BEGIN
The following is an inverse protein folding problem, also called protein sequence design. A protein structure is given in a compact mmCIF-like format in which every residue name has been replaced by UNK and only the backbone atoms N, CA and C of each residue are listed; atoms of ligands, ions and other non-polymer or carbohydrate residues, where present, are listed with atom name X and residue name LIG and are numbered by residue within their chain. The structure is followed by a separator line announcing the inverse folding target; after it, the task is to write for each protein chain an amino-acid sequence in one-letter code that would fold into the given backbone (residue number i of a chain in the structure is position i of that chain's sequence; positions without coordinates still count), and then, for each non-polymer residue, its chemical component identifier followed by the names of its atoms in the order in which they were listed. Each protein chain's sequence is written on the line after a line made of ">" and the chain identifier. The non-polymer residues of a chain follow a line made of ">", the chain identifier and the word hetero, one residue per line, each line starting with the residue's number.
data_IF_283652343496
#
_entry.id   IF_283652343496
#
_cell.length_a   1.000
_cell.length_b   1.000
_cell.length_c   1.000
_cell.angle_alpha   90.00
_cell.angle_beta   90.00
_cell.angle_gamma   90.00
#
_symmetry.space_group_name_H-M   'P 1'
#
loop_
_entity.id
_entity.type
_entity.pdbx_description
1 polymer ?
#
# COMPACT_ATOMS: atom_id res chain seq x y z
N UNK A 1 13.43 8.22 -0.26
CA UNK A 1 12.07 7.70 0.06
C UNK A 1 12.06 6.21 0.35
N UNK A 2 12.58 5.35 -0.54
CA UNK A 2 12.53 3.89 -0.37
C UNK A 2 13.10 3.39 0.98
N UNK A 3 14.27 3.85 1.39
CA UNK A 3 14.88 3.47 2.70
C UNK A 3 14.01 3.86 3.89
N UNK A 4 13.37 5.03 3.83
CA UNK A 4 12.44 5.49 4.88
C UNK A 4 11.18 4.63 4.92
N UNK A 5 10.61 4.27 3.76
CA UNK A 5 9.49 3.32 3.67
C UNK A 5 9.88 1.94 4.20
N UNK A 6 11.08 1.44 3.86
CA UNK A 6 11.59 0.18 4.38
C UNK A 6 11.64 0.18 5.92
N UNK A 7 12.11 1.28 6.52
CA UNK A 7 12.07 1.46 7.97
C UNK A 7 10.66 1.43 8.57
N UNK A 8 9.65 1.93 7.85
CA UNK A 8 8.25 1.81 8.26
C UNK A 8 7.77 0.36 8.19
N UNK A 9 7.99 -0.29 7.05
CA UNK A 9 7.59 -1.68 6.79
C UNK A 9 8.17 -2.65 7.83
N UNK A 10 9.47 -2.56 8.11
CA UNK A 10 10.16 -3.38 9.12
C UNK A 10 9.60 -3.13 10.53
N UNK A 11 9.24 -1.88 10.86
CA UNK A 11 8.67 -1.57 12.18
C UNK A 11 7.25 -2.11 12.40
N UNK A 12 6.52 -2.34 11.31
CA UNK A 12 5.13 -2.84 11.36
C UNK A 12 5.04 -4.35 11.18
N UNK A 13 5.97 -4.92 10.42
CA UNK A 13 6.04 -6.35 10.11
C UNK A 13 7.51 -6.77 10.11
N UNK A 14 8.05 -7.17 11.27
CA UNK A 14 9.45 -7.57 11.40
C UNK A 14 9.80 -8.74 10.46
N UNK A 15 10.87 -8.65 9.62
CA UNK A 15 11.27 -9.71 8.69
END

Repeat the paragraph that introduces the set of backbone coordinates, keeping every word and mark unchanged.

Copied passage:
The following is an inverse protein folding problem, also called protein sequence design. A protein structure is given in a compact mmCIF-like format in which every residue name has been replaced by UNK and only the backbone atoms N, CA and C of each residue are listed; atoms of ligands, ions and other non-polymer or carbohydrate residues, where present, are listed with atom name X and residue name LIG and are numbered by residue within their chain. The structure is followed by a separator line announcing the inverse folding target; after it, the task is to write for each protein chain an amino-acid sequence in one-letter code that would fold into the given backbone (residue number i of a chain in the structure is position i of that chain's sequence; positions without coordinates still count), and then, for each non-polymer residue, its chemical component identifier followed by the names of its atoms in the order in which they were listed. Each protein chain's sequence is written on the line after a line made of ">" and the chain identifier. The non-polymer residues of a chain follow a line made of ">", the chain identifier and the word hetero, one residue per line, each line starting with the residue's number.